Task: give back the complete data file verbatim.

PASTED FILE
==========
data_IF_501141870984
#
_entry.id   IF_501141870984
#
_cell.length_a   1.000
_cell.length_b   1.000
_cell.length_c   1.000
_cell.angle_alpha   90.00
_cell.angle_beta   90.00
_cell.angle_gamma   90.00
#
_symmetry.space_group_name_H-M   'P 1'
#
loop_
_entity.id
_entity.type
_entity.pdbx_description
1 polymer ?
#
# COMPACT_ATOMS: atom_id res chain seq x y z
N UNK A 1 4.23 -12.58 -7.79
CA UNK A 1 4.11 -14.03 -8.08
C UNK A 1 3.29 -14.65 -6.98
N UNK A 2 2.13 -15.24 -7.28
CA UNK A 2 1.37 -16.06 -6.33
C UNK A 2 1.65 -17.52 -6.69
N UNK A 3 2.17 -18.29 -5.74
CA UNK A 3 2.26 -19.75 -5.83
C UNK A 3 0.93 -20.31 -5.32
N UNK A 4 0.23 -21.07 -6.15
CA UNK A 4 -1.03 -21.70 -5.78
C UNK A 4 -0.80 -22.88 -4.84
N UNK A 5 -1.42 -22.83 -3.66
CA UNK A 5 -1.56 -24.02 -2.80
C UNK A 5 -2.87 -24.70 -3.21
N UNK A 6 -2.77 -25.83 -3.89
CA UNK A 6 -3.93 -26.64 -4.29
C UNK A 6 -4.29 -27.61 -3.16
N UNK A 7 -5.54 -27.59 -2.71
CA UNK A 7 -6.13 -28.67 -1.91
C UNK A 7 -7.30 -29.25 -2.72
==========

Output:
data_IF_501141870984
#
_entry.id   IF_501141870984
#
_cell.length_a   1.000
_cell.length_b   1.000
_cell.length_c   1.000
_cell.angle_alpha   90.00
_cell.angle_beta   90.00
_cell.angle_gamma   90.00
#
_symmetry.space_group_name_H-M   'P 1'
#
loop_
_entity.id
_entity.type
_entity.pdbx_description
1 polymer ?
#
# COMPACT_ATOMS: atom_id res chain seq x y z
N UNK A 1 4.23 -12.58 -7.79
CA UNK A 1 4.11 -14.03 -8.08
C UNK A 1 3.29 -14.65 -6.98
N UNK A 2 2.13 -15.24 -7.28
CA UNK A 2 1.37 -16.06 -6.33
C UNK A 2 1.65 -17.52 -6.69
N UNK A 3 2.17 -18.29 -5.74
CA UNK A 3 2.26 -19.75 -5.83
C UNK A 3 0.93 -20.31 -5.32
N UNK A 4 0.23 -21.07 -6.15
CA UNK A 4 -1.03 -21.70 -5.78
C UNK A 4 -0.80 -22.88 -4.84
N UNK A 5 -1.42 -22.83 -3.66
CA UNK A 5 -1.56 -24.02 -2.80
C UNK A 5 -2.87 -24.70 -3.21
N UNK A 6 -2.77 -25.83 -3.89
CA UNK A 6 -3.93 -26.64 -4.29
C UNK A 6 -4.29 -27.61 -3.16
N UNK A 7 -5.54 -27.59 -2.71
CA UNK A 7 -6.13 -28.67 -1.91
C UNK A 7 -7.30 -29.25 -2.72